How do Senior Citizens Benefit from Physical Therapy?
As people age, they often begin to experience physical limitations that make it difficult to perform everyday tasks. Many older adults also suffer from chronic conditions that can lead to pain and physical disability. In addition, the aging process itself can cause changes in the musculoskeletal system, making it harder to stay active and independent. Physical therapy can help address these problems by improving strength, flexibility, and range of motion. Therapeutic exercises and techniques can also help reduce pain and improve balance, coordination, and mobility. In addition, physical therapy can help boost the immune system, which is important for older adults who are more susceptible to illness.
Exercise and physical therapy promote psychological well-being. Studies show that individuals with regular exercise habits report less pain, fatigue, and depression. And, they tend to feel happier and experience fewer negative emotions. Ultimately, physical therapy can help older adults maintain their independence and quality of life.
1. Physical Therapy as a Preventative Measure Against Aging Pains
Physical therapy is often thought of as something you do only after an injury or surgery. But it doesn’t necessarily have to be that way. Physical therapists are trained to treat various issues, including pain management, sports injuries, arthritis, and even osteoporosis. Many physical therapists work with patients who haven’t experienced any symptoms yet. They can help prevent future problems before they start. And because most physical therapy treatments involve gentle exercise, there’s no reason why anyone shouldn’t benefit from regular sessions, especially senior adults.
Seniors are the most likely to suffer from Osteoporosis (Brittle bones). Physical Therapy can certainly help those who already have it. However, it can also be a benefit to those who have not gotten it by increasing bone health and minimizing bone loss. The same can be said of Osteoarthritis (joint degeneration). These bone and joint pains are frequent complaints of senior citizens. Having regular physical therapy not only treats the pain but can build up strength against damage starting or worsening.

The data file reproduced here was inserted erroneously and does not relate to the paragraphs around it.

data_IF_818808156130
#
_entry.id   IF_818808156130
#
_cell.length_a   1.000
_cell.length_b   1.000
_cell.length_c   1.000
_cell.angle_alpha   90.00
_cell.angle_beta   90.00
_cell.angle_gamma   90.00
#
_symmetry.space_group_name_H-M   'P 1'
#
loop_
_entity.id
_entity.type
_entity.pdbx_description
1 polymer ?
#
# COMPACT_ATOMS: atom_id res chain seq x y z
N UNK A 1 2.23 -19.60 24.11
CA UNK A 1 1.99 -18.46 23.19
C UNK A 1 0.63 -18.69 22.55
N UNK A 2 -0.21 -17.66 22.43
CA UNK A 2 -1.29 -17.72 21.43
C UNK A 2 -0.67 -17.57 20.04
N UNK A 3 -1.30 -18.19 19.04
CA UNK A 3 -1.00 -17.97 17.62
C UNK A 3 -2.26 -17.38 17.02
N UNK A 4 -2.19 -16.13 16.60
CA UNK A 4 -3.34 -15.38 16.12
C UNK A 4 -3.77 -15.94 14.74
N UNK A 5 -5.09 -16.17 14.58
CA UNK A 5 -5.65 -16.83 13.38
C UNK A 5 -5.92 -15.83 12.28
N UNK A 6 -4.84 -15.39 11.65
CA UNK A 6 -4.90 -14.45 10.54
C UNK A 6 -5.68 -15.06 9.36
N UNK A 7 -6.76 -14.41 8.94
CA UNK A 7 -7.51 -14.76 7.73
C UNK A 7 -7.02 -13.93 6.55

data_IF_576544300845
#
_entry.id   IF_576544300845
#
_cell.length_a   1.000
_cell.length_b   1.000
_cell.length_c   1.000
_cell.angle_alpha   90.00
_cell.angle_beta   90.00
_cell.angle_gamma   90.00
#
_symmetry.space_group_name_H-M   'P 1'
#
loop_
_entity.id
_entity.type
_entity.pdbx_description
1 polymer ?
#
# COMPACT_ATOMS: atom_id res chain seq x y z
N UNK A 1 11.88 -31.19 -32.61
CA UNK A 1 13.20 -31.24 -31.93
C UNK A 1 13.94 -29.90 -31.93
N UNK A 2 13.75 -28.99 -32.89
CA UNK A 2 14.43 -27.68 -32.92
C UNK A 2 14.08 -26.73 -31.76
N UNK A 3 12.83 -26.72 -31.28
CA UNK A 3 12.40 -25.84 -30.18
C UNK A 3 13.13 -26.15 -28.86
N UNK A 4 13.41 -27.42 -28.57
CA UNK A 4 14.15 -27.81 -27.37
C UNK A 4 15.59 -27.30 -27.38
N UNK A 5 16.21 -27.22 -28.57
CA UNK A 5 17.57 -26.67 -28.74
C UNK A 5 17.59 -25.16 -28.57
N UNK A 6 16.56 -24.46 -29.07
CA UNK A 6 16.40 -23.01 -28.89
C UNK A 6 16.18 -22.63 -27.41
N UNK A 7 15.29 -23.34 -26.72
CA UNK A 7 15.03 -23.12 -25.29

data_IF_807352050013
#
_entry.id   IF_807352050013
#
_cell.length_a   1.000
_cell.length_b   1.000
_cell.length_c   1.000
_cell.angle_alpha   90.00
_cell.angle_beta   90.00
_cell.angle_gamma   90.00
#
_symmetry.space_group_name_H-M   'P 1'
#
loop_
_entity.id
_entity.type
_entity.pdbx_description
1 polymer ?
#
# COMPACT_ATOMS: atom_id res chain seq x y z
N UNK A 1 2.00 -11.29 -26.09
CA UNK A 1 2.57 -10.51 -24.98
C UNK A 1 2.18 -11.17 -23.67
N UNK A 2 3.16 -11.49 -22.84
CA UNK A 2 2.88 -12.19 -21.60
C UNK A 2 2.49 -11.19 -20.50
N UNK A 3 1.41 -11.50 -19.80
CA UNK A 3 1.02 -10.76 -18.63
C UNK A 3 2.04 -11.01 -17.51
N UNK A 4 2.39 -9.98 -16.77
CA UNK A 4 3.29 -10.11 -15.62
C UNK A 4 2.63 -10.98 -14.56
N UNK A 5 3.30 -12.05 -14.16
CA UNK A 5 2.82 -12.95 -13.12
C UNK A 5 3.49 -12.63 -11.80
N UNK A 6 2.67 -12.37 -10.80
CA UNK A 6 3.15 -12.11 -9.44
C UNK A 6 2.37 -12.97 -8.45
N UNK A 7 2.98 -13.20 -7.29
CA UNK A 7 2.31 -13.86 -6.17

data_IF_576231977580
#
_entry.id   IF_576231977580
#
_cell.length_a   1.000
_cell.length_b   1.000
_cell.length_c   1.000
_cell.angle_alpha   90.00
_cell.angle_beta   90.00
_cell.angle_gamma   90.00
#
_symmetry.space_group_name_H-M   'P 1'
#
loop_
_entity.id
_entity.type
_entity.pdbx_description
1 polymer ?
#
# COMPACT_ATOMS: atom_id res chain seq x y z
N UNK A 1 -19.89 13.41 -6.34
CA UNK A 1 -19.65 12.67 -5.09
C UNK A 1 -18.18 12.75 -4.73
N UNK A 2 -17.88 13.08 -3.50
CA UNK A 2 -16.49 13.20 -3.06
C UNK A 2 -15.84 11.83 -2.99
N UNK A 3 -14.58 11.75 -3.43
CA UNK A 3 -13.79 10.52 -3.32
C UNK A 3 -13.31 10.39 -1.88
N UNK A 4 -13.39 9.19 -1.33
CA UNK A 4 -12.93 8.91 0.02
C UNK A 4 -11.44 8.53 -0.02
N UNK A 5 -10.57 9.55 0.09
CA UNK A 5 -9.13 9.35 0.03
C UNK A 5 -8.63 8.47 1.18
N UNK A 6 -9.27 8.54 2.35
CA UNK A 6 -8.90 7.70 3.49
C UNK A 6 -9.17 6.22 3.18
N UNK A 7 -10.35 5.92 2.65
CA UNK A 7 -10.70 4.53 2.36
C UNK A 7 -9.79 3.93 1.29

2. Better Recovery from Falls
According to the CDC, thousands of senior-aged people die every year from fall-related injuries. Even those that do not die often have physical injuries that can linger for the rest of their life if not treated properly. Physical therapy for seniors is a key resource recommended by many doctors for both treating the aftermath of a fall and preventing them in the first place.
In the short term, physical therapy can help to manage pain, increase mobility and range of motion, reduce swelling, and improve overall function. This can be vital for seniors who have recently suffered a fall or other injury. In the long term, physical therapy can help to prevent falls by improving muscle strength, balance, and flexibility. This can help seniors to stay active and independent for longer, and enjoy a better quality of life.
3. Treating symptoms of Chronic Pain
Although chronic health issues can affect people of any age, seniors are especially susceptible to conditions like Parkinson’s disease, Alzheimer’s disease, dementia, diabetes, stroke, and COPD. Other common problems include arthritis, incontinence, and osteoporosis.
Sage Journals conducted a study that demonstrated the advantages of physical therapy for treating symptoms of many chronic diseases. For example, physical therapy can help improve the mobility of seniors with Parkinson’s disease and can help reduce the risk of falls among seniors with dementia. Incontinence can be a very embarrassing problem, but physical therapy can help. A physical therapist can teach you exercises to strengthen your pelvic floor muscles. This can help you regain control over your bladder and bowel muscles.
Source: Sage Journals
Arthritis is a common problem among seniors, but physical therapy can help ease the pain. Physical therapists can teach you exercises to improve your range of motion and help reduce inflammation. Osteoporosis is another common senior health issue, and physical therapy can help here as well. A physical therapist can develop a program of exercises that will help improve your bone density and reduce your risk of fractures.
If you are a senior adult struggling with any of these health issues, physical therapy may be able to help. Reducing the pain that comes from a chronic illness will improve both your physical and mental health.
Geriatric physical therapy is an important part of maintaining independence and health as we age. The benefits of geriatric physical therapy are vast and can prevent aging pains, help us recover from a fall, and even treat chronic pain. Many seniors are looking for an independent or assisted living community that offers on-site physical therapy. If that’s you, reach out to We Care Senior Solutions today. Our team of experts will work with you to find the perfect home that offers physical therapy services.